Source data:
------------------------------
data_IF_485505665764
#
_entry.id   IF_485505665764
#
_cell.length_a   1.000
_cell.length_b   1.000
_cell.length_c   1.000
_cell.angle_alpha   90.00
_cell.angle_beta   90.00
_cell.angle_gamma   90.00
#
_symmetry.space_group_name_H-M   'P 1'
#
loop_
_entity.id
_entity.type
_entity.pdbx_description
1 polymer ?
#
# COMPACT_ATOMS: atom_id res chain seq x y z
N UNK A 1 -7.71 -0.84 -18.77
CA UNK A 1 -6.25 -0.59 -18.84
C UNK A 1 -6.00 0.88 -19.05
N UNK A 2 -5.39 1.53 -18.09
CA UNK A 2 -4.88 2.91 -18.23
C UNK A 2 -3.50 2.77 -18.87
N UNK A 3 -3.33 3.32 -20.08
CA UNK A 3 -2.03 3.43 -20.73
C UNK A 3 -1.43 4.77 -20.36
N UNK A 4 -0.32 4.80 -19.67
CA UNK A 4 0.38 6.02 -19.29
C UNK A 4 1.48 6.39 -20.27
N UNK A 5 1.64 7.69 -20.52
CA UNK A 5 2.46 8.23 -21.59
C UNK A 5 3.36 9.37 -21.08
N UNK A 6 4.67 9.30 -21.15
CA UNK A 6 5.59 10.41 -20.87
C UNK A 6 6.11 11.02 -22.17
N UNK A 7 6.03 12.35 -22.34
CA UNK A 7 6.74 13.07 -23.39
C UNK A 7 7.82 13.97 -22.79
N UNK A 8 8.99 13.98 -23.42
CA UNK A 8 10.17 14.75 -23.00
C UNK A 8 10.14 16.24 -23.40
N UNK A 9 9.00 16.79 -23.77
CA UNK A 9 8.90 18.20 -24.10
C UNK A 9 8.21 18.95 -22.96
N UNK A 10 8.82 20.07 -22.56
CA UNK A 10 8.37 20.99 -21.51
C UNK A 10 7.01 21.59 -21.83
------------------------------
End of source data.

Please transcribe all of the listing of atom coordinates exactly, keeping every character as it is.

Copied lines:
data_IF_485505665764
#
_entry.id   IF_485505665764
#
_cell.length_a   1.000
_cell.length_b   1.000
_cell.length_c   1.000
_cell.angle_alpha   90.00
_cell.angle_beta   90.00
_cell.angle_gamma   90.00
#
_symmetry.space_group_name_H-M   'P 1'
#
loop_
_entity.id
_entity.type
_entity.pdbx_description
1 polymer ?
#
# COMPACT_ATOMS: atom_id res chain seq x y z
N UNK A 1 -7.71 -0.84 -18.77
CA UNK A 1 -6.25 -0.59 -18.84
C UNK A 1 -6.00 0.88 -19.05
N UNK A 2 -5.39 1.53 -18.09
CA UNK A 2 -4.88 2.91 -18.23
C UNK A 2 -3.50 2.77 -18.87
N UNK A 3 -3.33 3.32 -20.08
CA UNK A 3 -2.03 3.43 -20.73
C UNK A 3 -1.43 4.77 -20.36
N UNK A 4 -0.32 4.80 -19.67
CA UNK A 4 0.38 6.02 -19.29
C UNK A 4 1.48 6.39 -20.27
N UNK A 5 1.64 7.69 -20.52
CA UNK A 5 2.46 8.23 -21.59
C UNK A 5 3.36 9.37 -21.08
N UNK A 6 4.67 9.30 -21.15
CA UNK A 6 5.59 10.41 -20.87
C UNK A 6 6.11 11.02 -22.17
N UNK A 7 6.03 12.35 -22.34
CA UNK A 7 6.74 13.07 -23.39
C UNK A 7 7.82 13.97 -22.79
N UNK A 8 8.99 13.98 -23.42
CA UNK A 8 10.17 14.75 -23.00
C UNK A 8 10.14 16.24 -23.40
N UNK A 9 9.00 16.79 -23.77
CA UNK A 9 8.90 18.20 -24.10
C UNK A 9 8.21 18.95 -22.96
N UNK A 10 8.82 20.07 -22.56
CA UNK A 10 8.37 20.99 -21.51
C UNK A 10 7.01 21.59 -21.83